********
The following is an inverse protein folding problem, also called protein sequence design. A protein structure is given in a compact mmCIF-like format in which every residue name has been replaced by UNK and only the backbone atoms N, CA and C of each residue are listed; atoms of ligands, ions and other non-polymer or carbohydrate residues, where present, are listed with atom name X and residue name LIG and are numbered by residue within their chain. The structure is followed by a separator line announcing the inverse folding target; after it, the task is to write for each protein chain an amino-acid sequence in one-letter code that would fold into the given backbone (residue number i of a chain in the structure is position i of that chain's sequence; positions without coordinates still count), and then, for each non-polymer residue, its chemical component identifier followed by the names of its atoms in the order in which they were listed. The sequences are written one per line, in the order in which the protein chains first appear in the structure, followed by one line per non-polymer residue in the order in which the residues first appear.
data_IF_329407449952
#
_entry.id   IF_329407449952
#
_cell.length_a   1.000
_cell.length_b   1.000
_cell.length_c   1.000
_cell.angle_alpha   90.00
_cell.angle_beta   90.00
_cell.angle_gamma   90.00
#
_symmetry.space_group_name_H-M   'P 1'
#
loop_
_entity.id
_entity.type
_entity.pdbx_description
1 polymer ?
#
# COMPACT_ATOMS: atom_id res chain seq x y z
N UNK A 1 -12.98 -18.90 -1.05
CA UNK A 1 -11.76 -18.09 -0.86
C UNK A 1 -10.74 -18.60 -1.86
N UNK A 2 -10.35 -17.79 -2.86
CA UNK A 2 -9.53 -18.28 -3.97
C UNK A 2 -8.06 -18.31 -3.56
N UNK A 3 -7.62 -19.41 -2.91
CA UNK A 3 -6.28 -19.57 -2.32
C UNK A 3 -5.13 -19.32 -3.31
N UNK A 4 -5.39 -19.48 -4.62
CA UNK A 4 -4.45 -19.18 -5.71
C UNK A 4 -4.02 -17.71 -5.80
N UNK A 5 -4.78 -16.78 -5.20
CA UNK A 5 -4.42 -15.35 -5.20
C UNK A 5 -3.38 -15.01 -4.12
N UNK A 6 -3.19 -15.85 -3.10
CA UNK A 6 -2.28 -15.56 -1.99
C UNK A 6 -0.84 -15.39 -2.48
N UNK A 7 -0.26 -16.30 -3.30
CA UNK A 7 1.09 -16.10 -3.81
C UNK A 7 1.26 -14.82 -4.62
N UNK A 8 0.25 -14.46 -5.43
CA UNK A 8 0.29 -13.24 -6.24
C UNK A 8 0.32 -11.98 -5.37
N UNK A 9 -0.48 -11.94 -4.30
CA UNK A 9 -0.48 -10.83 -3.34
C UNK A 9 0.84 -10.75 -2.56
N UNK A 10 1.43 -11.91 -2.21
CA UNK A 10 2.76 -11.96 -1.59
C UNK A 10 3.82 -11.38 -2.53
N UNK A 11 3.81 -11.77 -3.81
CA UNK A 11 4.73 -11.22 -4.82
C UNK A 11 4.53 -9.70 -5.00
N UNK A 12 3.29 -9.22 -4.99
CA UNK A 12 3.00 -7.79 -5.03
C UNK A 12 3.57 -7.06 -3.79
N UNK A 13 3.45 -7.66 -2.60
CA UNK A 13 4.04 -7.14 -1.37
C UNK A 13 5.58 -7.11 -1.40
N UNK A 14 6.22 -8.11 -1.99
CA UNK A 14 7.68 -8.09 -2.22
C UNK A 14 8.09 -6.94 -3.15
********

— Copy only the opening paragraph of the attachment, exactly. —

The following is an inverse protein folding problem, also called protein sequence design. A protein structure is given in a compact mmCIF-like format in which every residue name has been replaced by UNK and only the backbone atoms N, CA and C of each residue are listed; atoms of ligands, ions and other non-polymer or carbohydrate residues, where present, are listed with atom name X and residue name LIG and are numbered by residue within their chain. The structure is followed by a separator line announcing the inverse folding target; after it, the task is to write for each protein chain an amino-acid sequence in one-letter code that would fold into the given backbone (residue number i of a chain in the structure is position i of that chain's sequence; positions without coordinates still count), and then, for each non-polymer residue, its chemical component identifier followed by the names of its atoms in the order in which they were listed. The sequences are written one per line, in the order in which the protein chains first appear in the structure, followed by one line per non-polymer residue in the order in which the residues first appear.